MS algorithm

Unlike the square in SP algorithm, each square in MS algorithm is formed by 4 adjacent corners (grid points, pixels). A whole 2D image can be thought as an array of such squares (Fig. 3). For each square, the corner pixels are examined if they are greater than or equal to the threshold. In that case, the respective pixel states are solid (bone), or empty (air) otherwise. There are 16 possible configurations of each square, according to its 4 corners. There is no isovalue point in solid-solid or empty-empty edges of the squares. In solid-empty or empty-solid edges, the position of an isovalue point can be computed by linear interpolation, which is influenced by the given threshold value. In each square, one or more connections of 2 isovalue points generate one or more isovalue lines, which divide the solid and empty portions of the square. The length of the lines can be computed on each 2D square and is used for the computation of surface area in 3-dimensional (3D) MACS. The 2D area of the empty (air) portion can work for a volume of 3D MACS.

Modified SP algorithm

This modification replaces every stairstep border with the shortest line in generated forms by the SP algorithm (Fig. 4). This algorithm was only used for the evaluation of predicted systemic error in surface area of the SP algorithm.

Repeating computation of the surface area and volume of the MACS with varying HU threshold

At a given HU threshold, the surface area and volume of the MACS was computed from the DICOM files prepared in the prior step. These computations were repeated with HU thresholds from –700 to 0 at intervals of 50 (–700, –650, –600, … , –50, 0). Previous studies have used only one threshold value, for example HU=–200.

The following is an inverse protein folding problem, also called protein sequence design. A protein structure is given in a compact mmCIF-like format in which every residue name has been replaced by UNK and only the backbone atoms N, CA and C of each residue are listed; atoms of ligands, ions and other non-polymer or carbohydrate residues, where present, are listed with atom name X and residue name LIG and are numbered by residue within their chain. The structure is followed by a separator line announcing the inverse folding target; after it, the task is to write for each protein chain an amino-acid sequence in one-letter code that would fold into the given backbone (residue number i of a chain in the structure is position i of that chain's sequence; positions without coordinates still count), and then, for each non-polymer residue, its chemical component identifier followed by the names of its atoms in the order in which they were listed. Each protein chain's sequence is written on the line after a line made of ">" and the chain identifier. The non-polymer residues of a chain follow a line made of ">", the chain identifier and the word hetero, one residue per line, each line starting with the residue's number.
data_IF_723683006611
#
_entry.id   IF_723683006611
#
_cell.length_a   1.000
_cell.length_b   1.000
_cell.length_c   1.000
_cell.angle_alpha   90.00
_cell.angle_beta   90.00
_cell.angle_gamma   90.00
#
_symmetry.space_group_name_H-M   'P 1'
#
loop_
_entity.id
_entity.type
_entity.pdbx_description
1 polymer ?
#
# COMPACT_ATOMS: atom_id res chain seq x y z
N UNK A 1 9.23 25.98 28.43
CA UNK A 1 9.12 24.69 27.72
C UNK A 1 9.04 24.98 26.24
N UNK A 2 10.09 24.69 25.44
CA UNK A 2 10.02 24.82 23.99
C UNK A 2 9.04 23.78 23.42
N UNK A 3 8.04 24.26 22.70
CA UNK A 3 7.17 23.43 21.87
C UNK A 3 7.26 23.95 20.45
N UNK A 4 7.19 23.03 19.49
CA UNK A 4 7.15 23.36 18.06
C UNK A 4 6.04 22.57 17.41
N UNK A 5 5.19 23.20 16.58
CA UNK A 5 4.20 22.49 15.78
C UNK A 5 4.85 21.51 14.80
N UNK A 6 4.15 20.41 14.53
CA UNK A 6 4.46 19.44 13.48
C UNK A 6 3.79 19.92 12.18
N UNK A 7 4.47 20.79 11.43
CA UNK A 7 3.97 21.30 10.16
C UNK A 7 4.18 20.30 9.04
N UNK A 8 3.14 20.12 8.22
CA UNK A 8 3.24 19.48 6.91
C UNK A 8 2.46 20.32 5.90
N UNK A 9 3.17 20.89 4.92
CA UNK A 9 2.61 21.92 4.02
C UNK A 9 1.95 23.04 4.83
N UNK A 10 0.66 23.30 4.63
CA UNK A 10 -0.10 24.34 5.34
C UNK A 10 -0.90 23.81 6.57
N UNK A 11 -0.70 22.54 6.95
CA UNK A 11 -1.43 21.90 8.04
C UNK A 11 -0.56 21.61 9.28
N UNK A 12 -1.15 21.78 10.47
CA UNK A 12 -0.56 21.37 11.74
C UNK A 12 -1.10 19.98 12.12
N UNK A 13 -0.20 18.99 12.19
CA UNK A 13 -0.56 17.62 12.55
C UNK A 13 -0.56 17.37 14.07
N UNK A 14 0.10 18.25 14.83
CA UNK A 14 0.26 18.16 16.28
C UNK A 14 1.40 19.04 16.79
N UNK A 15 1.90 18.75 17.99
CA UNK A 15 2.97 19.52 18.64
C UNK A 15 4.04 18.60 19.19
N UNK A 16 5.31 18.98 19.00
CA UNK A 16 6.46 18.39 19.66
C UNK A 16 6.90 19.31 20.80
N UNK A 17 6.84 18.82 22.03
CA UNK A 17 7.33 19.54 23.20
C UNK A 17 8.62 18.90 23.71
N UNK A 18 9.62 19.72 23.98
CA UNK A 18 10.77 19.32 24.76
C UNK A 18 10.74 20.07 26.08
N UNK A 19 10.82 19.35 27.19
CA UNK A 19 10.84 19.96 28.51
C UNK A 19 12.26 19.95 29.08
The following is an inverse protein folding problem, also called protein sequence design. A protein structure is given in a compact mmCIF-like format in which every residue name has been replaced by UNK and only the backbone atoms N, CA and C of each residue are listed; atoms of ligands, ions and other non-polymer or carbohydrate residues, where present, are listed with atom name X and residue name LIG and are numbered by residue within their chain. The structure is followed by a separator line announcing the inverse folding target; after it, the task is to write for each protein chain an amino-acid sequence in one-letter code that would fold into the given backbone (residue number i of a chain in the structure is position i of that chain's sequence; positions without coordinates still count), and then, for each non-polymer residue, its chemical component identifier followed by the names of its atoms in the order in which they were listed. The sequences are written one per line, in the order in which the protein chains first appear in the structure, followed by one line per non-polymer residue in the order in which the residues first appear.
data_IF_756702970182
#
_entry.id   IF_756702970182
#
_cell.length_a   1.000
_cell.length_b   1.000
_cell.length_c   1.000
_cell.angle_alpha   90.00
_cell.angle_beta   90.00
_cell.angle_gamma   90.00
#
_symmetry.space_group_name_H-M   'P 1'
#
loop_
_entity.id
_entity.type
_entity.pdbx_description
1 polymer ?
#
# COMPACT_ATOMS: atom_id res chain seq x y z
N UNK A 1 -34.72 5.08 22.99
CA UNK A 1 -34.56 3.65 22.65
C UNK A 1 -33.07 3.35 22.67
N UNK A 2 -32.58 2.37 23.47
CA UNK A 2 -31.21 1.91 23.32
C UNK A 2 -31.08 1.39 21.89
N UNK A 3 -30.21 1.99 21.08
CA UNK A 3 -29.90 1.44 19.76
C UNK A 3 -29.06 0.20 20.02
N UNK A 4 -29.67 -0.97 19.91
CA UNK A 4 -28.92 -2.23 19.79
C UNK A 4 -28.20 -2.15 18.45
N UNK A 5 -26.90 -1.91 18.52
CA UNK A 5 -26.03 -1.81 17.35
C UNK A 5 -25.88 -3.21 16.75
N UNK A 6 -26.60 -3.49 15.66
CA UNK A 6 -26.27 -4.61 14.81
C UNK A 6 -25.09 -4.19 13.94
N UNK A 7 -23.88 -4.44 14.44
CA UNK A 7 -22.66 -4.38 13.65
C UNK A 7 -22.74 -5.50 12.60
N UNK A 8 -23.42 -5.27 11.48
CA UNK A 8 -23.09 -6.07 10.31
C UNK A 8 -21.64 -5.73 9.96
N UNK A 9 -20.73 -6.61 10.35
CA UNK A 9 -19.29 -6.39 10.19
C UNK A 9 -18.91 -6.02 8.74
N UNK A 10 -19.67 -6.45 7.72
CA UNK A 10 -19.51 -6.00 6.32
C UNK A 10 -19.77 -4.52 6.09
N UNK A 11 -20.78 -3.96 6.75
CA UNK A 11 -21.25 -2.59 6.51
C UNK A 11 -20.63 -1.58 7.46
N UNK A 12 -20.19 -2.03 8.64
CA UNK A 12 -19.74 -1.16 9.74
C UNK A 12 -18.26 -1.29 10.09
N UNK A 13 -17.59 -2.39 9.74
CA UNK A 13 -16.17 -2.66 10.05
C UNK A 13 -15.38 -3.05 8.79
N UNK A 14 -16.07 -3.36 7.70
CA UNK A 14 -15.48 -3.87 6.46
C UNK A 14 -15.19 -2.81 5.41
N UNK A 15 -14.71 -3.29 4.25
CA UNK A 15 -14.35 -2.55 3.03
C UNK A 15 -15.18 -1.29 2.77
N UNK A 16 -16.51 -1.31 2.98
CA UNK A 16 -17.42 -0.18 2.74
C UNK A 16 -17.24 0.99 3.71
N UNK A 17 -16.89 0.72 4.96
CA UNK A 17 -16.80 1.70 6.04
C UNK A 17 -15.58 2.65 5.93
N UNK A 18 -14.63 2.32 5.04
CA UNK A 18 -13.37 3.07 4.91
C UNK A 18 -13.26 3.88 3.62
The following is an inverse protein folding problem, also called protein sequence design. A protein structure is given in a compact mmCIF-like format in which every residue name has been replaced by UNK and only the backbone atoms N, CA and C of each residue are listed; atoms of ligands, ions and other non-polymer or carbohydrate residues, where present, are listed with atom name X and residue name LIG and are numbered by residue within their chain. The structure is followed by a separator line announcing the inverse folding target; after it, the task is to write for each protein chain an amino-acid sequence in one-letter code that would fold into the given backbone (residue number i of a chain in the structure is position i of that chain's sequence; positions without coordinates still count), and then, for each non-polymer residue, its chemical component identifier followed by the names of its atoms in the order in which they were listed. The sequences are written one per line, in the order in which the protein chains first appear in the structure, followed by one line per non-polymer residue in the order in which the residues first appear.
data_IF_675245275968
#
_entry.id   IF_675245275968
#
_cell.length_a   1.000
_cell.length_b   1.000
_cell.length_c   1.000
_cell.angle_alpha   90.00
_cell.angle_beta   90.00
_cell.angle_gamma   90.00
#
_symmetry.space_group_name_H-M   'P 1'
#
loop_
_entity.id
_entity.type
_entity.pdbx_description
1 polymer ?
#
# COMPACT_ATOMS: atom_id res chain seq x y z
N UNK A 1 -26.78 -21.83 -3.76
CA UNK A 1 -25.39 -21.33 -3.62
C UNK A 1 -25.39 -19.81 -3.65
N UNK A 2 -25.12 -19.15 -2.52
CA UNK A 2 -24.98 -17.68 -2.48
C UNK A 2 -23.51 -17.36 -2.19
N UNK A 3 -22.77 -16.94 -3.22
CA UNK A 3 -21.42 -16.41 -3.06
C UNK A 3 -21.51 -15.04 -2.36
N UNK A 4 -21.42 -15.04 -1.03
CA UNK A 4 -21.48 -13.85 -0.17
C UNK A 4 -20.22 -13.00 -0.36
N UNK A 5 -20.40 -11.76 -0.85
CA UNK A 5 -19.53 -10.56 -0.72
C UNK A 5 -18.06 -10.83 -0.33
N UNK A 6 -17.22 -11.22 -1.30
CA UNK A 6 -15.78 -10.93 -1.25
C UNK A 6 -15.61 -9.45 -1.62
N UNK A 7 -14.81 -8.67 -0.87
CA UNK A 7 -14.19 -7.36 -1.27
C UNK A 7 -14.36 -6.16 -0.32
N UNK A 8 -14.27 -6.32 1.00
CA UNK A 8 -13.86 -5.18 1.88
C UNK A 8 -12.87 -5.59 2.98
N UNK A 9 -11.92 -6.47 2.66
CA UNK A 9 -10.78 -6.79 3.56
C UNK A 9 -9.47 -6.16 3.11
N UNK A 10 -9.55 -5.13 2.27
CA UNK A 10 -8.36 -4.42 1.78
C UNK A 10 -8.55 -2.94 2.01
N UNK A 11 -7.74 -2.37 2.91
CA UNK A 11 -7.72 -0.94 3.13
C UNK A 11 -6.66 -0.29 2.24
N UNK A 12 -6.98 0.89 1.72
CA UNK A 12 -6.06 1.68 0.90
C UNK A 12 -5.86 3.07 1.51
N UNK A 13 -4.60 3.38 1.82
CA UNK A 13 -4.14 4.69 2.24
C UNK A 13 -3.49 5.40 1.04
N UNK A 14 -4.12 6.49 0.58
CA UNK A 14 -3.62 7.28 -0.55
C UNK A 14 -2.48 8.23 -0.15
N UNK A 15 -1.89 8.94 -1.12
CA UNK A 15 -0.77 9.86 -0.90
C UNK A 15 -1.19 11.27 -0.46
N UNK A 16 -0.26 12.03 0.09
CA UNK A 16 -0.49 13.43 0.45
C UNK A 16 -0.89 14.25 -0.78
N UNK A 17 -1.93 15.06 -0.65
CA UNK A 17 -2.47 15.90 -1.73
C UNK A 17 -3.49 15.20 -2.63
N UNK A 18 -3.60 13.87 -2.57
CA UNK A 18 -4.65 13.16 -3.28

Comparison between the 2 algorithms

Although the MS algorithm yielded a slightly larger volume in HU threshold range from –50 through 0, SP algorithm showed slightly larger volume in a different range. None of these differences met statistical significance (t-test, P>0.05). The 2 algorithms have yielded similar volumes (Fig. 5). For surface area, SP algorithm computed a significantly (t-test, P<0.05) larger value in all ranges (Fig. 6). This erroneous value of surface area is mainly due to a systematic error in SP algorithm, which could be predicted and will be discussed later.

Influence of HU threshold variation

The volume of MACS is strongly correlated with segmentation threshold (Fig. 5). The correlation of the surface area of MACS and segmentation threshold is shown in Fig. 6. For HU threshold=–200, the surface area of MACS is 92.6 cm2 (MS algorithm) or 118.3 cm2 (SP algorithm), and the volume is 6.95 cm3 (MS algorithm) or 7.02 cm3 (SP algorithm). The surface area/volume ratio is 13.3/cm (MS algorithm) or 16.9/cm (SP algorithm). The lower HU threshold value was set, the smaller volume was measured. The surface area graph showed a plateau in the HU threshold range from –300 to –100.

Algorithm vs. threshold

In the computation of the MACS volume, the HU threshold had a greater impact than the algorithm did. In HU threshold range from –700 through 0, the difference between the maximum and minimum volume was 44% (SP algorithm) or 47% (MS algorithm).
On the other hand, the algorithm had insignificant effects. In HU threshold=–200, the difference between the maximum (SP algorithm) and minimum (MS algorithm) volume was only 1%. In HU threshold =–700, the difference was 5%.